And that’s not counting all the times that the trains have to come to a complete stop and restart their electrical systems in the middle of the damned tunnels… Or the doors don’t work… Seriously, all these things speak to massive, system-wide hardware issues, and the fact that these broken-ass trains are carrying passengers speaks to the fact that they just don’t have any others to put out there.

  3. Colugo says:

    Boston is stuck with very old and lousy light rail infrastructure. The T, especially the Green Line, is horribly substandard compared to the streetcar/subway systems of Chicago, DC, and New York. Slow, small (and often overpacked) cars and winding tracks that produce shaking and lurching. And the price of replacing the system would surely be greater than the Big Dig.
    It’s a lark to ride the T as a visitor but a misery to be dependent on the Green Line for one’s daily commute.

  4. Lora says:

    No, I agree with Joshua. It was bad before the accident.
    Another explanation: Due to gas prices, more people are riding the T who never rode it before. As n00bs, they clog up the works; I’ve heard a lot more “we’re not moving this ****ing train until you passengers CLEAR THE DOORS!” announcements, seen a lot more people baffled by the concept of train etiquette, heard lots of irate conductors shouting, “There’s a $2 surcharge if you don’t buy your ticket at the station! That’s why!” Also seen lots of people who appear to be shocked, shocked! that while standing on the platform at South Station and chatting idly on their cellphones, they find themselves swarmed by a roving mosh pit of aggressive commuters, and fielded lots of “does this train go to…?” from fellow passengers.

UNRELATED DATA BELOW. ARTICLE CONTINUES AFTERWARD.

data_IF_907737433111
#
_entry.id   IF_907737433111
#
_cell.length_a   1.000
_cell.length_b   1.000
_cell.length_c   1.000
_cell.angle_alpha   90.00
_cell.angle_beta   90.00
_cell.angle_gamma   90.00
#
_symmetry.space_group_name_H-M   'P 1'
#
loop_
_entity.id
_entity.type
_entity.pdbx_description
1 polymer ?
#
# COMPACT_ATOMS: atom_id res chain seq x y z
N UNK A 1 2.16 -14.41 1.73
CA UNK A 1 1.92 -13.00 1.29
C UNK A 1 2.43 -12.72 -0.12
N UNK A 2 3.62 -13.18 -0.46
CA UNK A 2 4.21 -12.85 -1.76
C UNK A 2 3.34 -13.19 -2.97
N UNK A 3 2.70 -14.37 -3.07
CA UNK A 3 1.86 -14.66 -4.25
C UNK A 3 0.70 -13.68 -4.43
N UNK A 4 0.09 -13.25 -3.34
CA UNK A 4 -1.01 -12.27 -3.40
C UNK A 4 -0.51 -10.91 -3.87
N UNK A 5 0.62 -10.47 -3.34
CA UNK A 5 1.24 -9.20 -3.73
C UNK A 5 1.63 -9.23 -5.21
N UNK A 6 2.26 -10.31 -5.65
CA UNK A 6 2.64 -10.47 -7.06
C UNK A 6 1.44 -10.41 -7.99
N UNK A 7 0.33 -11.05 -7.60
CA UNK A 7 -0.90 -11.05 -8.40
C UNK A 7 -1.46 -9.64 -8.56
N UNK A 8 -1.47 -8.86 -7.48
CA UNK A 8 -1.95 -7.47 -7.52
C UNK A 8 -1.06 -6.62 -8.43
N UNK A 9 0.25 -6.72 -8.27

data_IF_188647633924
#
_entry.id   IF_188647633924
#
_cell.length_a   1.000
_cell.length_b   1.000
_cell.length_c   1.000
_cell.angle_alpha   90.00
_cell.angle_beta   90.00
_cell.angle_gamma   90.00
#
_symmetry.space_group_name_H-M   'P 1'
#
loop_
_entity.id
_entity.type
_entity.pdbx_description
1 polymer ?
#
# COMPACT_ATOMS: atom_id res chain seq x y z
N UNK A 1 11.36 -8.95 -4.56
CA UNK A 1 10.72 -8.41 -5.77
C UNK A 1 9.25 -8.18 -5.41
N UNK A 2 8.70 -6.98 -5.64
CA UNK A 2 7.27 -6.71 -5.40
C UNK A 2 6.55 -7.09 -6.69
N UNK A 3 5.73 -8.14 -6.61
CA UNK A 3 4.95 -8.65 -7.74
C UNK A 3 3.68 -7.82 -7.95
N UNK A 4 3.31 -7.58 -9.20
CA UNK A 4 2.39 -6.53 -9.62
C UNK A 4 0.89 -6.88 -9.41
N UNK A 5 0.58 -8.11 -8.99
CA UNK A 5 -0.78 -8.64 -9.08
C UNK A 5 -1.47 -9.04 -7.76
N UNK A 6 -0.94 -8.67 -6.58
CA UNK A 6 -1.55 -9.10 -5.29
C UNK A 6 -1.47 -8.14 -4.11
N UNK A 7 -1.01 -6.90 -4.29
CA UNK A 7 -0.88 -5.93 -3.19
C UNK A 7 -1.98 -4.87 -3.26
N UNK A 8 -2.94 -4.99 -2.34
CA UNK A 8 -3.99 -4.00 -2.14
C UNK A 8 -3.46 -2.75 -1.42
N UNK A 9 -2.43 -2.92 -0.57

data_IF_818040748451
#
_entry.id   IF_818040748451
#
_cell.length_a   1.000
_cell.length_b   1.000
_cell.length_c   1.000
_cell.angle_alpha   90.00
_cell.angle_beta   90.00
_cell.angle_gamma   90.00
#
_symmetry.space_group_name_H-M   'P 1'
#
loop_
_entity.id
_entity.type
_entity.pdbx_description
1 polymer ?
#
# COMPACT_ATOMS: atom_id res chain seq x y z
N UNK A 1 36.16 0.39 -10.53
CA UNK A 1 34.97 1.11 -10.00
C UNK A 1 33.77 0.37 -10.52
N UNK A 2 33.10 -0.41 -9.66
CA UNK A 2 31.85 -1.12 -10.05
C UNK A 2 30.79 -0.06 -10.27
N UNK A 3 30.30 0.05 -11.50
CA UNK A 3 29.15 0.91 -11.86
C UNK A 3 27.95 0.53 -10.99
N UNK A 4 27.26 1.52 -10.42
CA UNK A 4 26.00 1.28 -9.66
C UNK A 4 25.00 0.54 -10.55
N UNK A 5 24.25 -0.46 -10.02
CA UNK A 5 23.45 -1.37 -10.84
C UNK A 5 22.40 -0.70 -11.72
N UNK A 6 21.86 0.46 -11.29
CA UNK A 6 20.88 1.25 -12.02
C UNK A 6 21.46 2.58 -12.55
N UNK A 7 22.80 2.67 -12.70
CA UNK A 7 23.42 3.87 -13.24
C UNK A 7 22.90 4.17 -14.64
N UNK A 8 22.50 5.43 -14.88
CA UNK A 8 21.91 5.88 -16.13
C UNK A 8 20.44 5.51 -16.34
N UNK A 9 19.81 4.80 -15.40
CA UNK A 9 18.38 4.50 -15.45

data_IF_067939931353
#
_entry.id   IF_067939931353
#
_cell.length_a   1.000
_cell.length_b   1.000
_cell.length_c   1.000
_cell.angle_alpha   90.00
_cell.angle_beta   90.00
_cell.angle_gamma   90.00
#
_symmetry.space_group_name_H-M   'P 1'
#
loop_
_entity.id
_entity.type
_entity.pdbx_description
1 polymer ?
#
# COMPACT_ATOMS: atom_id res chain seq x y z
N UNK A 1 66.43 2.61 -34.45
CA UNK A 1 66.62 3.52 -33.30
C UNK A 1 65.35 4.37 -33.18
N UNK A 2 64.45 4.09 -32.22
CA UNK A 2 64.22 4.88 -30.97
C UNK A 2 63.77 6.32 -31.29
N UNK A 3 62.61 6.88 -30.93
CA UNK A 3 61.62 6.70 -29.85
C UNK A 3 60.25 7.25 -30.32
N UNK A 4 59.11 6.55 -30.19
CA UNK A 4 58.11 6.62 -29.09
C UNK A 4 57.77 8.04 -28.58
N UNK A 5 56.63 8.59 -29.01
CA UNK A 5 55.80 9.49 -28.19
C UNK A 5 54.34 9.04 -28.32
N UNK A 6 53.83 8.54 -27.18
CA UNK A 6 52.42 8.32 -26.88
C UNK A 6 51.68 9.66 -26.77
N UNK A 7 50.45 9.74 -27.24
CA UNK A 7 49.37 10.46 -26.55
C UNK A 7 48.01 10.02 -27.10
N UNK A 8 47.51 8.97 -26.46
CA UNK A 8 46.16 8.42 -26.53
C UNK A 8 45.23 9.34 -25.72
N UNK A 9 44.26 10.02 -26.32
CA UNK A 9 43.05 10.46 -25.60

Given that the trains are not run by anything as fancy-shmancy as a computer system, but instead are driven like automobiles by individual operators, I would hazard a guess that the combined effects of shouting “passengers clear the doors” for 15 minutes straight at each and every stop, the mechanical issues cited above, and the extra checks performed by commuter rail conductors are all combining to produce a general crappiness.

  5. iRobot says:

    Just keep in mind that this breakdown has been the explicit goal of the Republican party since 1980. Cut taxes, increase military spending and pare back infrastructure spending. Eventually the system will crash and people will say they were right about government being worthless and give everything over to private companies.

  6. Colugo says: